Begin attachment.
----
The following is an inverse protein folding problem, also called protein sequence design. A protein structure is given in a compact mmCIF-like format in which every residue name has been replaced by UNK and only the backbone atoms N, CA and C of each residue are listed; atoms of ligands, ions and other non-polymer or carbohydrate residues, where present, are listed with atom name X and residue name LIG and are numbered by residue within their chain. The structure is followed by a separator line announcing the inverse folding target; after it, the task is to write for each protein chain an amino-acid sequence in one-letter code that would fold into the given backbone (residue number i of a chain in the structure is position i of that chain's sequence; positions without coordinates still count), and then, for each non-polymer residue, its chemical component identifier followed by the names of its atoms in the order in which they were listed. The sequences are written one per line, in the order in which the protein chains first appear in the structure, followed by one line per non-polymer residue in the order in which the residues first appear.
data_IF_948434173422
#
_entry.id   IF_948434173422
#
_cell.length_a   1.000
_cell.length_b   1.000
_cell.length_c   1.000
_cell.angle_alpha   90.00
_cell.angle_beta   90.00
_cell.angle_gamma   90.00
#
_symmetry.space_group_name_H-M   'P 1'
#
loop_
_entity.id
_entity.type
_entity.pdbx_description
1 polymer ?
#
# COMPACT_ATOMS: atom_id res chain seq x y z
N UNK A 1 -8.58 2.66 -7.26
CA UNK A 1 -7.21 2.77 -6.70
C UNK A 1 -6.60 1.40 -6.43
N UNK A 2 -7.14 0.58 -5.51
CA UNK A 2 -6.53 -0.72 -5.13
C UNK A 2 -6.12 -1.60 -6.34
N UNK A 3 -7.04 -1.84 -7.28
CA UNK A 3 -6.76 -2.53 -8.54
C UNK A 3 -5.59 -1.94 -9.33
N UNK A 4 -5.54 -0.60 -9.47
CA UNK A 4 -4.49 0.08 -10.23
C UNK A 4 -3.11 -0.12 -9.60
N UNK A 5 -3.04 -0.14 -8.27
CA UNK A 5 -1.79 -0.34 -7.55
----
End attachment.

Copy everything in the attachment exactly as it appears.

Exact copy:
The following is an inverse protein folding problem, also called protein sequence design. A protein structure is given in a compact mmCIF-like format in which every residue name has been replaced by UNK and only the backbone atoms N, CA and C of each residue are listed; atoms of ligands, ions and other non-polymer or carbohydrate residues, where present, are listed with atom name X and residue name LIG and are numbered by residue within their chain. The structure is followed by a separator line announcing the inverse folding target; after it, the task is to write for each protein chain an amino-acid sequence in one-letter code that would fold into the given backbone (residue number i of a chain in the structure is position i of that chain's sequence; positions without coordinates still count), and then, for each non-polymer residue, its chemical component identifier followed by the names of its atoms in the order in which they were listed. The sequences are written one per line, in the order in which the protein chains first appear in the structure, followed by one line per non-polymer residue in the order in which the residues first appear.
data_IF_948434173422
#
_entry.id   IF_948434173422
#
_cell.length_a   1.000
_cell.length_b   1.000
_cell.length_c   1.000
_cell.angle_alpha   90.00
_cell.angle_beta   90.00
_cell.angle_gamma   90.00
#
_symmetry.space_group_name_H-M   'P 1'
#
loop_
_entity.id
_entity.type
_entity.pdbx_description
1 polymer ?
#
# COMPACT_ATOMS: atom_id res chain seq x y z
N UNK A 1 -8.58 2.66 -7.26
CA UNK A 1 -7.21 2.77 -6.70
C UNK A 1 -6.60 1.40 -6.43
N UNK A 2 -7.14 0.58 -5.51
CA UNK A 2 -6.53 -0.72 -5.13
C UNK A 2 -6.12 -1.60 -6.34
N UNK A 3 -7.04 -1.84 -7.28
CA UNK A 3 -6.76 -2.53 -8.54
C UNK A 3 -5.59 -1.94 -9.33
N UNK A 4 -5.54 -0.60 -9.47
CA UNK A 4 -4.49 0.08 -10.23
C UNK A 4 -3.11 -0.12 -9.60
N UNK A 5 -3.04 -0.14 -8.27
CA UNK A 5 -1.79 -0.34 -7.55